This Banyan will be planted in our jungle boardwalk area. One of its purposes is to give shade to other trees and plants in the jungle and also to be a host to be a variety of vines and ferns that will be planted on it.
A Banyan is a fig that starts its life as an epiphyte (a plant growing on another plant) when its seeds germinate in the cracks and crevices on a host tree or on buildings and bridges. “Banyan” often refers specifically to the Indian banyan (Ficus benghalensis), which is the national tree of the Republic of India.
The leaves of the banyan tree are large, leathery, glossy green and elliptical in shape. Like most fig-trees, the leaf bud is covered by two large scales. As the leaf develops the scales fall. Young leaves have an attractive reddish tinge.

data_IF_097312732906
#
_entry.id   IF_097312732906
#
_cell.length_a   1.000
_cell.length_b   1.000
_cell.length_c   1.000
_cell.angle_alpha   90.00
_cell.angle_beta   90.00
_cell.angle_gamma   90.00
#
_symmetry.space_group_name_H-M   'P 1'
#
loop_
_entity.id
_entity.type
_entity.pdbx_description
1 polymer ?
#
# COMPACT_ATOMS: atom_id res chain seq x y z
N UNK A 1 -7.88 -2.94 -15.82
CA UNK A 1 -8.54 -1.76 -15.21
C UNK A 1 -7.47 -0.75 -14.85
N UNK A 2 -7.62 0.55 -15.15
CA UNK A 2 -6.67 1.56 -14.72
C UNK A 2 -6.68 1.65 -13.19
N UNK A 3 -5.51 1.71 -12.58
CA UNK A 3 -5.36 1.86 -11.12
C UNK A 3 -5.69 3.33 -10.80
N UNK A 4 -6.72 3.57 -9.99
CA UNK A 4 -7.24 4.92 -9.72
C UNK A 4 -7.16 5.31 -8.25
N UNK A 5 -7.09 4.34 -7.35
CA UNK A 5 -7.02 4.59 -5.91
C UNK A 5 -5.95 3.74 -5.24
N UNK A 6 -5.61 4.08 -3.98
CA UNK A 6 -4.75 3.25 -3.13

Older banyan trees are characterized by their aerial prop roots that grow into thick woody trunks which, with age, can become indistinguishable from the main trunk. Old trees can spread out laterally, using these prop roots to cover a wide area. In some species the effect is for the props to develop into a sort of forest covering a considerable area, every trunk connected directly or indirectly to the central trunk. The topology of this structure of interconnection inspired the name of the hierarchical computer network operating system Banyan VINES.
In a banyan that envelops a support tree the mesh of roots growing round the support tree eventually applies very considerable pressure and commonly kills the tree. Such an enveloped dead tree eventually rots away so that the banyan becomes a “columnar tree” with a hollow central core. In jungles such hollows are particularly desirable shelters to many animals.
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